Talking Points

More than 20 years after "Talk Radio" proved the talk of the town — plugging into national paranoia as a powerful performance piece — playwright Eric Bogosian's voice of America is broadcasting from Broadway. Yet still, the hurt and healing that first attended the 1985 production in Portland, Ore. — and later, when it went off and running off-Broadway — is still bending air waves with the bias and bilge that contemporary talk-radio channels.

With Liev Schreiber leaving his imprint now on stage at the Lonagacre Theatre as the live broadcaster with a deadened soul and dead-end perspective who spits out sputum with sprays of acrimony that accost the ears, "Talk Radio" radically proves that the more things change, the more they remain the same. Bogosian's piece controls the knob on communal communication that sounds like so much static; funny, how even in digital times, hate is as indigestible as ever before.

Somehow, progress has not pre-empted prejudice from pervading the national consciousness.

Champing at the mike like a race-baiting bit in his mouth, Schreiber's Barry Champlain is a champion of chump change in this country. With his polemics of pain, is the cigarette smokestack of a sad sack the cancer or the cure? Are the radio waves he makes important or impervious to social meaning?

"Talk Radio" does have its talking points: A reflection of the real-life live wire that was '80s Alan Berg, a talk-show shaman whose Yom Kippur crapshoot of an invitation to listeners to call in and take their best shots at Jews led to his being shot himself by a member of the Aryan Order, "Talk Radio" speaks of Berg's off-the-wall industry offsprings, who use hate as a star-spangled banner to turn their listeners red, white and blue in the face.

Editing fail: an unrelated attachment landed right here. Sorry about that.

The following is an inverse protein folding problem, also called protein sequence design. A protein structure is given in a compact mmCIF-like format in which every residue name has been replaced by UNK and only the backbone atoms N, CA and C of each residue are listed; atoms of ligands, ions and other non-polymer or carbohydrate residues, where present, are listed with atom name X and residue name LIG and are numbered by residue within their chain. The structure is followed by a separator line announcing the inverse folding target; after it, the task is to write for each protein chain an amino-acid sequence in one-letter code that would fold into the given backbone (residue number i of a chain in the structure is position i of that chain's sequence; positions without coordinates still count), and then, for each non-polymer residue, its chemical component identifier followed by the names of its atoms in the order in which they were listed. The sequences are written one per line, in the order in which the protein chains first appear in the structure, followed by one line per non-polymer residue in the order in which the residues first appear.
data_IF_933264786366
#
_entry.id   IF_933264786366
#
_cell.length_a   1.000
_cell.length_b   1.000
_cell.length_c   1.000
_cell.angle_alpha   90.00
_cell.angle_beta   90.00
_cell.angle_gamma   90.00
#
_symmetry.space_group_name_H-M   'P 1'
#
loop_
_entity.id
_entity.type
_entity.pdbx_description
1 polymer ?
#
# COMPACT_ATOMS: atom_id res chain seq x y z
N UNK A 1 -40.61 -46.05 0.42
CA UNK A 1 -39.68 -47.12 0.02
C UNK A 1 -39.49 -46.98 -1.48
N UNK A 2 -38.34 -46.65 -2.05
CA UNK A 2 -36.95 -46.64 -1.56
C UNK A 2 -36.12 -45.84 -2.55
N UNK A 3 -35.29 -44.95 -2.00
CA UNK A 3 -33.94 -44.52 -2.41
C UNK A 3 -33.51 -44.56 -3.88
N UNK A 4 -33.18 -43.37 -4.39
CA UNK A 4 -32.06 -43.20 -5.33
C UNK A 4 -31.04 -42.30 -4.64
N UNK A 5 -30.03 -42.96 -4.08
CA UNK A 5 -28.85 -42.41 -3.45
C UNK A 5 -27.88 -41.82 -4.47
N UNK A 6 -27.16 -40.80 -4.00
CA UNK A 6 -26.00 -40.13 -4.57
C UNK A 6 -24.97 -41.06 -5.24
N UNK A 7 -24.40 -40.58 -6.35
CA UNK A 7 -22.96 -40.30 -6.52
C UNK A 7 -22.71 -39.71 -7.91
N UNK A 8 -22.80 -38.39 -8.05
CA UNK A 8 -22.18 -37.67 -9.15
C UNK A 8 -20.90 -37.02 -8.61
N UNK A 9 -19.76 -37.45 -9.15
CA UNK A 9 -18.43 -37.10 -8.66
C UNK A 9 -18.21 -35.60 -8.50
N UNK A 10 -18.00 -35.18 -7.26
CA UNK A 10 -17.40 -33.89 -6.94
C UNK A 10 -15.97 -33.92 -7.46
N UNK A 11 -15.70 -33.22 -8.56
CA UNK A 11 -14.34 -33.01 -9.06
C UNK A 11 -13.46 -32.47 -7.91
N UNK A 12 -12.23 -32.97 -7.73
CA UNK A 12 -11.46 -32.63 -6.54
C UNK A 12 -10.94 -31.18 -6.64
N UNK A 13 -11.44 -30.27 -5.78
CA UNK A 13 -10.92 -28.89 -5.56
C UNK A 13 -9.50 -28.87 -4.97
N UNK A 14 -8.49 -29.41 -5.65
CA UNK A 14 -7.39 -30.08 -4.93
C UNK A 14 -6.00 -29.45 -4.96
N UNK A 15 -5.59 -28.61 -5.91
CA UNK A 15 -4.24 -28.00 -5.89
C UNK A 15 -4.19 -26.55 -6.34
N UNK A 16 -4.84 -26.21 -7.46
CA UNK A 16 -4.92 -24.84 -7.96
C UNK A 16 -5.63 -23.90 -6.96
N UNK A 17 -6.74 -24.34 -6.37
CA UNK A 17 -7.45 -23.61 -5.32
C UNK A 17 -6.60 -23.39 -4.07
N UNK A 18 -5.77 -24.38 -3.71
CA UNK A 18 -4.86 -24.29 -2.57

Flag the furor that erupts during a broadcast, the set piece for the serious radio discussion with its satellite of speakers: Such a scene infuses the frightening, smoke-filled smackdown in which an offstage listener goads Champlain with a verbal kick to the gonads.

A caller calling into question the ethnicity of the name Champlain hits all the preset buttons that the host hides from his alternately adoring/admonishing acolytes.

Or Was It Once Chomsky?

Champlain chain-smokes a defense of his Jewish roots by wrapping himself in the flag; but this flag is swastika-stained, swaying in the air as a gruesome gargoyle, a feral force to be reckoned with — and a reminder that the ashen-faced Champlain will always be just a goose-step away from the ashes no matter the moniker he now uses.

Talk is not cheap, but unfiltered venom cheapens the human experience. For anyone who thinks that modern-day technology can mitigate the mendacities of unsophisticated and uneducated idiocies spilling out pell-mell from speakers on a soap box awash in lies, that it can let the sunshine in and chase away the clouds … you've been handed a snow job of a forecast.

And those who hope that the space has closed in on specious arguments of those with claustrophobic closets for brains have only to log on to lunacy; cyberspace has only opened the door for those with spiked rage in their MySpace of in-your-face rants and raves.

The answer? Reign in the terror of trash-mouthed tyrants? That would be tyranny of a different kind.

As "Talk Radio" shows — saying nothing new, but still offering something needed to be said — hatred has a history with us all. With today's technological advancements, speech-pattern identification may be the most base of them all.

Because what you say in the safety of a closed room — or as a disembodied voice on a radio — can speak volumes for what you really feel.

And are. 



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